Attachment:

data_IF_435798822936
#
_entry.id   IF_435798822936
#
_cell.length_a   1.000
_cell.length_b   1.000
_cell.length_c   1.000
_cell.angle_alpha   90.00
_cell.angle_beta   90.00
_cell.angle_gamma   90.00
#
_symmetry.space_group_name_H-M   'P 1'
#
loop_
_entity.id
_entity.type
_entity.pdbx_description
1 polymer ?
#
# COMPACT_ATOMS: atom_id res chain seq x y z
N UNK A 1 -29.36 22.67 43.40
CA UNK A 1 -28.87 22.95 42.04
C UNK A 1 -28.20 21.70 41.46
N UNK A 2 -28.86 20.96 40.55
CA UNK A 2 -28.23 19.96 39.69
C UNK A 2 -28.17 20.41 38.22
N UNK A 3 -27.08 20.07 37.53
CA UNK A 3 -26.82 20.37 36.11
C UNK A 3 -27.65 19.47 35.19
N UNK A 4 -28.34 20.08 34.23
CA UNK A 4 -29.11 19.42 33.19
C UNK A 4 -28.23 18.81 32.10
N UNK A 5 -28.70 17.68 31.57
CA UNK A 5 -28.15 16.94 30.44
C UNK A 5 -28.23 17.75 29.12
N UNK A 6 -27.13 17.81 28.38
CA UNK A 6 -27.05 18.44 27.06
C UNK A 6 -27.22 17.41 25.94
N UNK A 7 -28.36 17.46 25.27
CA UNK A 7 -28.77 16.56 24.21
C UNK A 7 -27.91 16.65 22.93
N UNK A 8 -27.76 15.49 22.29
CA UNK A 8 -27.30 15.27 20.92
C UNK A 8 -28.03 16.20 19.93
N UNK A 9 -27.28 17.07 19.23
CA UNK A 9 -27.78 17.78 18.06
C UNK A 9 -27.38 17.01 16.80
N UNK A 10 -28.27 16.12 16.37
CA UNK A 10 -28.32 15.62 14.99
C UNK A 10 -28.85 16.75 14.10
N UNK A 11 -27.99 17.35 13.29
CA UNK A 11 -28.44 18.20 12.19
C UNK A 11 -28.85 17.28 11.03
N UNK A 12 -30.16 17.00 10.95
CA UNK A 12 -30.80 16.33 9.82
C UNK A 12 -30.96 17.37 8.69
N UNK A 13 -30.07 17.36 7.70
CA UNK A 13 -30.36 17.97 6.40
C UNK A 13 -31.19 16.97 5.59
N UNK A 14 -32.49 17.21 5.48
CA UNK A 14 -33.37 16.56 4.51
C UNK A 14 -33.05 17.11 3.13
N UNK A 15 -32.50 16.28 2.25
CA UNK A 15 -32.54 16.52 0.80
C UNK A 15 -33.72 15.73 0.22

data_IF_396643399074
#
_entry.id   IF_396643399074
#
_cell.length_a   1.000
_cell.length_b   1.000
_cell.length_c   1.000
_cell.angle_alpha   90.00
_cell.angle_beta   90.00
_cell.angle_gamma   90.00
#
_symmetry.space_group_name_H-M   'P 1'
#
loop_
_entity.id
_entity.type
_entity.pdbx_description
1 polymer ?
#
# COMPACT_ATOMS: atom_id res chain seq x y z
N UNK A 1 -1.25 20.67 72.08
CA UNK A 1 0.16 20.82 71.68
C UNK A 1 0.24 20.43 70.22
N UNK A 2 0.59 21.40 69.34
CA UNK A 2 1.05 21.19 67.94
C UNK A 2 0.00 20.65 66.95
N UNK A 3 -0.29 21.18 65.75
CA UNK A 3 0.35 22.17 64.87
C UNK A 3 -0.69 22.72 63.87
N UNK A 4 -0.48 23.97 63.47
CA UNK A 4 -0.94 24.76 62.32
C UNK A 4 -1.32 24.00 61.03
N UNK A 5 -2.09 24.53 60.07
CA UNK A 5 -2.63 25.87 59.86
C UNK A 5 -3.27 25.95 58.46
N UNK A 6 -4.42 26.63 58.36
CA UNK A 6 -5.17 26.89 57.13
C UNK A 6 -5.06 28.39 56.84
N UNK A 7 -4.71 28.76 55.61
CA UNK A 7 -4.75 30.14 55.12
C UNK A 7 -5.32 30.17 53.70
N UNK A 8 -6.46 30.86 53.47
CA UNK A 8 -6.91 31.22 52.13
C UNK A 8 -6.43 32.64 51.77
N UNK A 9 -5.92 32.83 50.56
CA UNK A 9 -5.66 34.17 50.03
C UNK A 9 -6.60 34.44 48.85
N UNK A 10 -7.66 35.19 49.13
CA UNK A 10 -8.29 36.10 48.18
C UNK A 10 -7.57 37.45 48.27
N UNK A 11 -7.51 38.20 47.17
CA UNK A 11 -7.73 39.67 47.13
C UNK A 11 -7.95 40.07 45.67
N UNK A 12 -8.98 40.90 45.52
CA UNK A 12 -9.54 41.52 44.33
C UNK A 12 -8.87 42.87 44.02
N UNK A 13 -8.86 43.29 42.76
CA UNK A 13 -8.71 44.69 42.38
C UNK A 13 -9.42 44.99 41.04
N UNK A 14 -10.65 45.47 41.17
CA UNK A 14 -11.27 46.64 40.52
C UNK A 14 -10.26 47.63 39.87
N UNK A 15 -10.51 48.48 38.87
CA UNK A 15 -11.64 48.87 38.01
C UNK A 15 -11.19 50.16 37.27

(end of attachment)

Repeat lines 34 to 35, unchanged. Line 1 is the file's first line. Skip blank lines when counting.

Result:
CA UNK A 5 -28.15 16.94 30.44
C UNK A 5 -28.23 17.75 29.12